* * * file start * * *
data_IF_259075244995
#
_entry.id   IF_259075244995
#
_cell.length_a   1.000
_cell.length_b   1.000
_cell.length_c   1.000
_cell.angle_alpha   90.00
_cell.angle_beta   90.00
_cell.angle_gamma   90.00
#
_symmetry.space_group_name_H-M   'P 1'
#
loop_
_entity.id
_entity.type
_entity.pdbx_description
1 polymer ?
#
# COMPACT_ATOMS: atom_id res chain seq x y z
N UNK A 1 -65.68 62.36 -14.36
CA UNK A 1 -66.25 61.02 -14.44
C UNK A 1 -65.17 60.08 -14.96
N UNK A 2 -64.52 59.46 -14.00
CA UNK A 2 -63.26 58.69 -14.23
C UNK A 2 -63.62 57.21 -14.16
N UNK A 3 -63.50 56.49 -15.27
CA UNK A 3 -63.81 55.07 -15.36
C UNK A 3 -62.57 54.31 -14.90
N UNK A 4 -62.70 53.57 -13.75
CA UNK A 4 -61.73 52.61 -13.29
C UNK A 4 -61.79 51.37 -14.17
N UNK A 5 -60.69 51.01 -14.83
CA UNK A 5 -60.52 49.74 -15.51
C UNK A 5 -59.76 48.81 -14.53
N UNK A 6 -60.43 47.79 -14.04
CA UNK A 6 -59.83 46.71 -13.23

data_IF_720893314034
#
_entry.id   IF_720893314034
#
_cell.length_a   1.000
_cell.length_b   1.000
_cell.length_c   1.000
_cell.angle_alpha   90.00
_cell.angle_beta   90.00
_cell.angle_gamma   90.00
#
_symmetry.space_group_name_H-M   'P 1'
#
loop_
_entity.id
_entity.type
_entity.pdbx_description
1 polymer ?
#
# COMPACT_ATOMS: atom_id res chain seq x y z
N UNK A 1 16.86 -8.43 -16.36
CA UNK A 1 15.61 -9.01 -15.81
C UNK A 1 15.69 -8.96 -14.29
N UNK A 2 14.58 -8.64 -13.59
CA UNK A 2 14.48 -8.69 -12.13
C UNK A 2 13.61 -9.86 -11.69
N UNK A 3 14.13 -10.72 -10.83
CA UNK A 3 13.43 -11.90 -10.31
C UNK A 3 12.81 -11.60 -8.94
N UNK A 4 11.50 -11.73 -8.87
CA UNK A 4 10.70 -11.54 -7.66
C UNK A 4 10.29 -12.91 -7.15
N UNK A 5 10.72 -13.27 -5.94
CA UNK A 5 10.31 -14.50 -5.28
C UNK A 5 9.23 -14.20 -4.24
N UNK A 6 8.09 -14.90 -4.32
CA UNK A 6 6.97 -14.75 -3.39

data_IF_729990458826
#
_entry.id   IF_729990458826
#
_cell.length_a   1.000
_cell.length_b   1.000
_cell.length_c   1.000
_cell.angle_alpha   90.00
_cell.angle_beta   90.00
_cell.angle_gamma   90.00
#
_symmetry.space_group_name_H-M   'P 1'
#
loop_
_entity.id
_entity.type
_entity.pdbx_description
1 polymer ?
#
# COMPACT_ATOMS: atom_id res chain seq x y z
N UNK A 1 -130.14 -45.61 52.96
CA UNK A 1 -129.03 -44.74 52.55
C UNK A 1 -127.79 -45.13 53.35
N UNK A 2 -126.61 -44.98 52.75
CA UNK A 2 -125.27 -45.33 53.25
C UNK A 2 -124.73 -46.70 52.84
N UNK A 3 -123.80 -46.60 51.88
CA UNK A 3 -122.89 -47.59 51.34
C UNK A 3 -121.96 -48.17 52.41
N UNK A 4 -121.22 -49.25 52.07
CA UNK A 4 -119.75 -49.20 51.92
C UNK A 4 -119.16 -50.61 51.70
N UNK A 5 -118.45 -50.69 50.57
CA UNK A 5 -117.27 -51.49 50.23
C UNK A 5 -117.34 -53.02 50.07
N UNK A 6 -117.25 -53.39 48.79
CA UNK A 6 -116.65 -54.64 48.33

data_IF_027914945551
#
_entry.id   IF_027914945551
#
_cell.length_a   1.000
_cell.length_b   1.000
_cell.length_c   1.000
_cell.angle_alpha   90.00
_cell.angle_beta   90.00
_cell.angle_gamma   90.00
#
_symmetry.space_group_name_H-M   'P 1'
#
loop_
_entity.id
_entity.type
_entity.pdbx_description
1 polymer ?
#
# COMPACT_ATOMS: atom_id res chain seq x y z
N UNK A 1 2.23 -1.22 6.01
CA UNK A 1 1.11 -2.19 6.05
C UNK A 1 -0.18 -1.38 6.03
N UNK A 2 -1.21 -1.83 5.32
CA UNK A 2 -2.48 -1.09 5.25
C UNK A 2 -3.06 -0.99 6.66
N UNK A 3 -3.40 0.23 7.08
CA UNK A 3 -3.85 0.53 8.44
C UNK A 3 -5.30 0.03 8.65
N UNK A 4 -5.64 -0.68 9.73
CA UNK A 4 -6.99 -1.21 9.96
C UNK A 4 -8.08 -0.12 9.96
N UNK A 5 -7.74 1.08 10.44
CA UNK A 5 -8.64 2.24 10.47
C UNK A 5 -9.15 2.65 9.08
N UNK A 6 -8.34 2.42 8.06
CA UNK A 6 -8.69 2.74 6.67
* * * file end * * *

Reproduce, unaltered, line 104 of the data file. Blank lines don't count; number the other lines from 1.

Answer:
N UNK A 4 -121.22 -49.25 52.07